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A Unique Vision

Henry Ford Health System CEO Nancy Schlichting on fostering health care innovation and talent

By Dawson Bell

 Pages 10 – 13

Henry Ford Health System CEO Nancy Schlichting is on a glide path to retirement after 16 years with HFHS and four decades in health care, with stops in New York City, Chicago, Akron, Columbus and Philadelphia. Schlichting is leaving on a high note, with the system recognized for a Malcolm Baldrige National Quality Award, the revival of its iconic Detroit hospital and Midtown neighborhood, and the successful launch of Henry Ford West Bloomfield. Schlichting is on the Detroit Regional Chamber’s Executive Committee, having previously served as board chair and chair of the 2012 Mackinac Policy Conference. She recently sat down with the Detroiter to discuss her retirement, health care innovation and what comes next.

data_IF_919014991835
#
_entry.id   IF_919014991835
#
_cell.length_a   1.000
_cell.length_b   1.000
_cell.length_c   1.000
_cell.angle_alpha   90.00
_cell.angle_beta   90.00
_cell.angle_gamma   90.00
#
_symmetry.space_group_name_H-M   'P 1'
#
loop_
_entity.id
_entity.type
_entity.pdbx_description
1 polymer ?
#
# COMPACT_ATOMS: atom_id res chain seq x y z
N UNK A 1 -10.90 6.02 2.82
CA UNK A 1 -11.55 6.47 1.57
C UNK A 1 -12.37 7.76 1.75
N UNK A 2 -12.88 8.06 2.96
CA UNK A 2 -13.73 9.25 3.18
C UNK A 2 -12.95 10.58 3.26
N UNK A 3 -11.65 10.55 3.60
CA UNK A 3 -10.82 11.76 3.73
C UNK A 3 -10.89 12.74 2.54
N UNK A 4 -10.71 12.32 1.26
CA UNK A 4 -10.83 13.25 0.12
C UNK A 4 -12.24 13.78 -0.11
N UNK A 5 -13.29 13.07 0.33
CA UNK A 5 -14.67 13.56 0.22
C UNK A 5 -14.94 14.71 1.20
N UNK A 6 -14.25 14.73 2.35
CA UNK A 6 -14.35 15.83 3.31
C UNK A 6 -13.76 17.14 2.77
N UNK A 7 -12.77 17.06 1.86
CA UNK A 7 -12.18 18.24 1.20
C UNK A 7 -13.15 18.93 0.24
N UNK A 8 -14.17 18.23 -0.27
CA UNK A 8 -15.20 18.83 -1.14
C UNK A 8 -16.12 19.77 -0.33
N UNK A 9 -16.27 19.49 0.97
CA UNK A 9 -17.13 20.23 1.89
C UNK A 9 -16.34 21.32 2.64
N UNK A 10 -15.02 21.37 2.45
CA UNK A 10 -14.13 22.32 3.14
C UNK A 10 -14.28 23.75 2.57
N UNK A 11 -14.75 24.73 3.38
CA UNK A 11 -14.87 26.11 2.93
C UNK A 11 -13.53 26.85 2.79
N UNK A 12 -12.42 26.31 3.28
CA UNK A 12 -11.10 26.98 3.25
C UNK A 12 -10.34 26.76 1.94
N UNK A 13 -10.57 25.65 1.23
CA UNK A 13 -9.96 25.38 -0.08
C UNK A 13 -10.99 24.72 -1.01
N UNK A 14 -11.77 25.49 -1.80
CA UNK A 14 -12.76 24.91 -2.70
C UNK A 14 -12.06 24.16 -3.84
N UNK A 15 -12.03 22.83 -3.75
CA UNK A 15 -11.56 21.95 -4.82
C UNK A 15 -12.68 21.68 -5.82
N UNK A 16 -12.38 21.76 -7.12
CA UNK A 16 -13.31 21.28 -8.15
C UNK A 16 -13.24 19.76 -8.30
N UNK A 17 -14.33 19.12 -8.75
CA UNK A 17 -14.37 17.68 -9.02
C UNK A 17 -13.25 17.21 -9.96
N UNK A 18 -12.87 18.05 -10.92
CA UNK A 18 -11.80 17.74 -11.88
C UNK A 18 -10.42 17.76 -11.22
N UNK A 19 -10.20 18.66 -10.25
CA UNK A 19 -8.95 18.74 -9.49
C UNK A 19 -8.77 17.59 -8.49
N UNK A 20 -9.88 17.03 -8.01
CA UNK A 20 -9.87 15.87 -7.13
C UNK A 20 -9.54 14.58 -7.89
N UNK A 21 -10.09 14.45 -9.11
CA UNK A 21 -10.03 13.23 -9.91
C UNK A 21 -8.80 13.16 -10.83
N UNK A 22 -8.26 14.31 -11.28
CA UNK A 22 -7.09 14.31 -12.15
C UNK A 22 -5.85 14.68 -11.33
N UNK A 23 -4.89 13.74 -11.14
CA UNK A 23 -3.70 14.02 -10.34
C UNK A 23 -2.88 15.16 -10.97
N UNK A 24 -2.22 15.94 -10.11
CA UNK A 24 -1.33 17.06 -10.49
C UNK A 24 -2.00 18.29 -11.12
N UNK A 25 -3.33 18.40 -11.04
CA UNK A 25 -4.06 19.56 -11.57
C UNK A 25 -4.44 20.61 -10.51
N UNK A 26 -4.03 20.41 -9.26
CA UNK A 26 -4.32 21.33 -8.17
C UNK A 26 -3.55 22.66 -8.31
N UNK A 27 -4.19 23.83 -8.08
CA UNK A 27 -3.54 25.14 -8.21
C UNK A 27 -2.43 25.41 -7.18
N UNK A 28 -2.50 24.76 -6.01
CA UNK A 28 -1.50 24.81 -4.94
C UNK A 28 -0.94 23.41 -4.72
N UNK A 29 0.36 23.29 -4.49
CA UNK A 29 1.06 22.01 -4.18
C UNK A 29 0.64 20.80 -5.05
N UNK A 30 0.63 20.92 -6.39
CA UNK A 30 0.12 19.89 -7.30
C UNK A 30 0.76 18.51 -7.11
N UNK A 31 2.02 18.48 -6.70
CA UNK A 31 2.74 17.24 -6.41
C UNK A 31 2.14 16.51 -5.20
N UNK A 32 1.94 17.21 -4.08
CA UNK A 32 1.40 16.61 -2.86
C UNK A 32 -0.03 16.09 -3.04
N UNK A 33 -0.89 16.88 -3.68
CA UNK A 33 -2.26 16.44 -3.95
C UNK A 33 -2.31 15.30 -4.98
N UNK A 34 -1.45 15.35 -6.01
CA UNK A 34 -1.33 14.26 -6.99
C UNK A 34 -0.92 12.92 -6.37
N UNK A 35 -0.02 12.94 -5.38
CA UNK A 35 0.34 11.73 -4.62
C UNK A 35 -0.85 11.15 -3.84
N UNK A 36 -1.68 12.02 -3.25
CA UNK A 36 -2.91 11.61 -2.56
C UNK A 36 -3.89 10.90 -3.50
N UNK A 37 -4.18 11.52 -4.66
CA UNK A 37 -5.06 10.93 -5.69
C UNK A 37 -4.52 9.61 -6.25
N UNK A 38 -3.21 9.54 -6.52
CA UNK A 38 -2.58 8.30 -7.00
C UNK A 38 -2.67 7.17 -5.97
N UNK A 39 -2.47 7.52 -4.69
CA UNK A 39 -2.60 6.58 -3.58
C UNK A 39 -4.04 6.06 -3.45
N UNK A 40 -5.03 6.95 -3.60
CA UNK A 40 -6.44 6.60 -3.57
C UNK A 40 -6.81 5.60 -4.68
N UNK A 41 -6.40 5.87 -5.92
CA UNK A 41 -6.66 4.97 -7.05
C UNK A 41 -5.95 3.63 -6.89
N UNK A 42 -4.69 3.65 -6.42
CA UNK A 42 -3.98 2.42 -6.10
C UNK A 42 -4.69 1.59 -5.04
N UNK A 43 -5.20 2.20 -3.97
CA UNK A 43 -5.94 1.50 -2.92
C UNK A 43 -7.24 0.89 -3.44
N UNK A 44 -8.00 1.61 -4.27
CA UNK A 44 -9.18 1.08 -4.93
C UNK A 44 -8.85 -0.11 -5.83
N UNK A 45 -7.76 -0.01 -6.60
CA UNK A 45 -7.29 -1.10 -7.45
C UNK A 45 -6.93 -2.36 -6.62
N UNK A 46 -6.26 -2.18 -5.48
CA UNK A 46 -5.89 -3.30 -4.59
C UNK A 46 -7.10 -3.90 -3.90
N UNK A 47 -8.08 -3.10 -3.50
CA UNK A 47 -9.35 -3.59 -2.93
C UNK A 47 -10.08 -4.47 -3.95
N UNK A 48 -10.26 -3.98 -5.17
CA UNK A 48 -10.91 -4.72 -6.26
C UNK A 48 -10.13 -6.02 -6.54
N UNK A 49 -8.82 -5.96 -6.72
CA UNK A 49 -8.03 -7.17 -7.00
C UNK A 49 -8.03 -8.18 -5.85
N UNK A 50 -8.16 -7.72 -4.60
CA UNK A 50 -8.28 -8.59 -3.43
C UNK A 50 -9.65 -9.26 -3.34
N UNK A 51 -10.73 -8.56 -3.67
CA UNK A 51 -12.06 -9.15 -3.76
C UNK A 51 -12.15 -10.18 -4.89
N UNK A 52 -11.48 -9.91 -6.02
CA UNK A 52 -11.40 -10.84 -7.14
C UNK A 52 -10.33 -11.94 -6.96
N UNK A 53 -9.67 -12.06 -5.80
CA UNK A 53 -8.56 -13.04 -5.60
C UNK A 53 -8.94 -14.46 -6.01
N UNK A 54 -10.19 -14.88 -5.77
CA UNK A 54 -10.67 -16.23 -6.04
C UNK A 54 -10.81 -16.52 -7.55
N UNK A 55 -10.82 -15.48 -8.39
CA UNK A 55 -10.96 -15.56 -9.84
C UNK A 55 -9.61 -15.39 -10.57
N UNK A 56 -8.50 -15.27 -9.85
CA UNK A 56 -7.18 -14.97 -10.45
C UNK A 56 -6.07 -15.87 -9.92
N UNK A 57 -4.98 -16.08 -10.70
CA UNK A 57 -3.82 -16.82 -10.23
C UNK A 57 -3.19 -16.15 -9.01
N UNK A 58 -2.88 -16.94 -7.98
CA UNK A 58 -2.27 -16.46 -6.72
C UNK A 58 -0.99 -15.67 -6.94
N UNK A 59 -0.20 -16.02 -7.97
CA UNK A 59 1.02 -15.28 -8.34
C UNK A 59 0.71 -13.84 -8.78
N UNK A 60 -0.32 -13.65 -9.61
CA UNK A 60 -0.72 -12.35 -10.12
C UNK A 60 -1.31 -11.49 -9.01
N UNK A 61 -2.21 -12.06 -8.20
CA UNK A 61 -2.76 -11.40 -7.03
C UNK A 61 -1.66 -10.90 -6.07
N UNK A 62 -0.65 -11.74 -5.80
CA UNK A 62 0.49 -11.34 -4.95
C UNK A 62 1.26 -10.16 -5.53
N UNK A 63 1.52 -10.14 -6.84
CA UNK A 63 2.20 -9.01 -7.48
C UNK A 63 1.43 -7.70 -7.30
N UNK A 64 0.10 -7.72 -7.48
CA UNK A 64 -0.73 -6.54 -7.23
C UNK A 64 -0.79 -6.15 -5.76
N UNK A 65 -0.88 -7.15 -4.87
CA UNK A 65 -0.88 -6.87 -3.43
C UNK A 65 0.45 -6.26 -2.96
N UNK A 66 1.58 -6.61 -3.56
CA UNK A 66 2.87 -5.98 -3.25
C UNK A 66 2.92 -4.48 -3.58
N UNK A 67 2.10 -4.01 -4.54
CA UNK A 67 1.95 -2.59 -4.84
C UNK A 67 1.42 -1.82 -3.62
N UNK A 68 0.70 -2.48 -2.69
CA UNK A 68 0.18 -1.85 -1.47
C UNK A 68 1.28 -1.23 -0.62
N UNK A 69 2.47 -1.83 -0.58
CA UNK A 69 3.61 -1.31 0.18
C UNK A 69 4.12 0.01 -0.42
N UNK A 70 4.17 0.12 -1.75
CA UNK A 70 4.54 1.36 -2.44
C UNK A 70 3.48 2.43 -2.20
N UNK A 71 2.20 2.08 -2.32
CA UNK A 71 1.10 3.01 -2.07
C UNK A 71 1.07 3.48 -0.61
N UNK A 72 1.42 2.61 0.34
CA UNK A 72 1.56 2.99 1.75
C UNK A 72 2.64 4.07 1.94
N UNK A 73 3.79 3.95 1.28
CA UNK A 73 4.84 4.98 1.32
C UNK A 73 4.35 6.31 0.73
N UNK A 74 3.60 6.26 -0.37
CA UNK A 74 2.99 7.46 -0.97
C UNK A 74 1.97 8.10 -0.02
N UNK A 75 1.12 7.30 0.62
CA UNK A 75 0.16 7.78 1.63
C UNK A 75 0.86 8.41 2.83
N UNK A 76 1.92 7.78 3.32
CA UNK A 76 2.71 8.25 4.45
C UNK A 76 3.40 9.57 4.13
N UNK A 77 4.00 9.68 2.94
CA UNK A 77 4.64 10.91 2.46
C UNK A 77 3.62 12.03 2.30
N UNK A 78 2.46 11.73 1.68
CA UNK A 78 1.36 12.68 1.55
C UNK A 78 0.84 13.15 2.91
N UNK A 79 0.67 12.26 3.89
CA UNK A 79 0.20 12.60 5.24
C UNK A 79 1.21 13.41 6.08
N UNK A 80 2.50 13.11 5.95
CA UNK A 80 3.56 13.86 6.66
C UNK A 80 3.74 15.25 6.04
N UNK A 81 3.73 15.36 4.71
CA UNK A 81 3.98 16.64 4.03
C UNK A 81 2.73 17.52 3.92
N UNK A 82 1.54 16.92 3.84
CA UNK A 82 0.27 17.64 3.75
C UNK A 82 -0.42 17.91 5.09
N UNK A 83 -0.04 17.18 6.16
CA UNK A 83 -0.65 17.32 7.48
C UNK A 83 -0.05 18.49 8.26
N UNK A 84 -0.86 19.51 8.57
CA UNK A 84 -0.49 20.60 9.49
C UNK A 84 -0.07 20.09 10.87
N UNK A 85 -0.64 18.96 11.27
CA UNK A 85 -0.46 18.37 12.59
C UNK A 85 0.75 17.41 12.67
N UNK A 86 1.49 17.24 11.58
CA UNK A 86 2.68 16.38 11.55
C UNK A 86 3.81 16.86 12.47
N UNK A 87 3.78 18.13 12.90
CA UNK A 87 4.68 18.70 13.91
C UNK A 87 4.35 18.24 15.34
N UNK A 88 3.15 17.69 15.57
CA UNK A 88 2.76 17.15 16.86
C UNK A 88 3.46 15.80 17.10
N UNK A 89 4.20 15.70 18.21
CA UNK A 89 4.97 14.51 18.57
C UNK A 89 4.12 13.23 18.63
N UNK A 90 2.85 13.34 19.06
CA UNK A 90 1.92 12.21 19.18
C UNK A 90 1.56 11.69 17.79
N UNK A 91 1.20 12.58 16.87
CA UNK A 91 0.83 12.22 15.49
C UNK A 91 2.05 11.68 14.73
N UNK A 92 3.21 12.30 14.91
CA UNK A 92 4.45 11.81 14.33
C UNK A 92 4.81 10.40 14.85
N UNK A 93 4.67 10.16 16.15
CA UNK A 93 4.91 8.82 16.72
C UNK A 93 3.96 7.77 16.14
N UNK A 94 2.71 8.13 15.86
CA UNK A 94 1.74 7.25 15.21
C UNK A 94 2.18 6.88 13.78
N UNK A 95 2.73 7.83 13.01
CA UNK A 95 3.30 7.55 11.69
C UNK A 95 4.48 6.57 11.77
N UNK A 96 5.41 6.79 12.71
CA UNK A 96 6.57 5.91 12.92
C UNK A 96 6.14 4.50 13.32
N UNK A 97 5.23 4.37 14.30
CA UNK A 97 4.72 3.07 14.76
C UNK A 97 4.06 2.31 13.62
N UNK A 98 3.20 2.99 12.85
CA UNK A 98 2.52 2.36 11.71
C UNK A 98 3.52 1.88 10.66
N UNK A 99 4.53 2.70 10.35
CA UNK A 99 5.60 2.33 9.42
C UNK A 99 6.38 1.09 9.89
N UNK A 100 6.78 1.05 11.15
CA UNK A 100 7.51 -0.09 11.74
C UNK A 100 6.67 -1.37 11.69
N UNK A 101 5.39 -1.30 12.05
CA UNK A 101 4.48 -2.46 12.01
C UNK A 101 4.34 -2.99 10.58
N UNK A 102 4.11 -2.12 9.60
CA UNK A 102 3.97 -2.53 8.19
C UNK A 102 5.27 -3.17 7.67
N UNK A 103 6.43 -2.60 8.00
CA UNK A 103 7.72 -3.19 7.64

What attracted you to the field?

My career actually started when I was a 15-year-old volunteer at a hospital in Akron, Ohio. I originally wanted to be a physician, but I passed out at the sight of blood too many times. So, I found this thing called health care administration … and really felt that it fit me very well. It was complex. It was interesting. It just seemed like important, rewarding work.

What is the most critical component of effective leadership?

I think my fundamental job as a leader is to create a great environment for the people who work in the organization, and I have a basic philosophy in health care that we have to take care of the people who take care of people.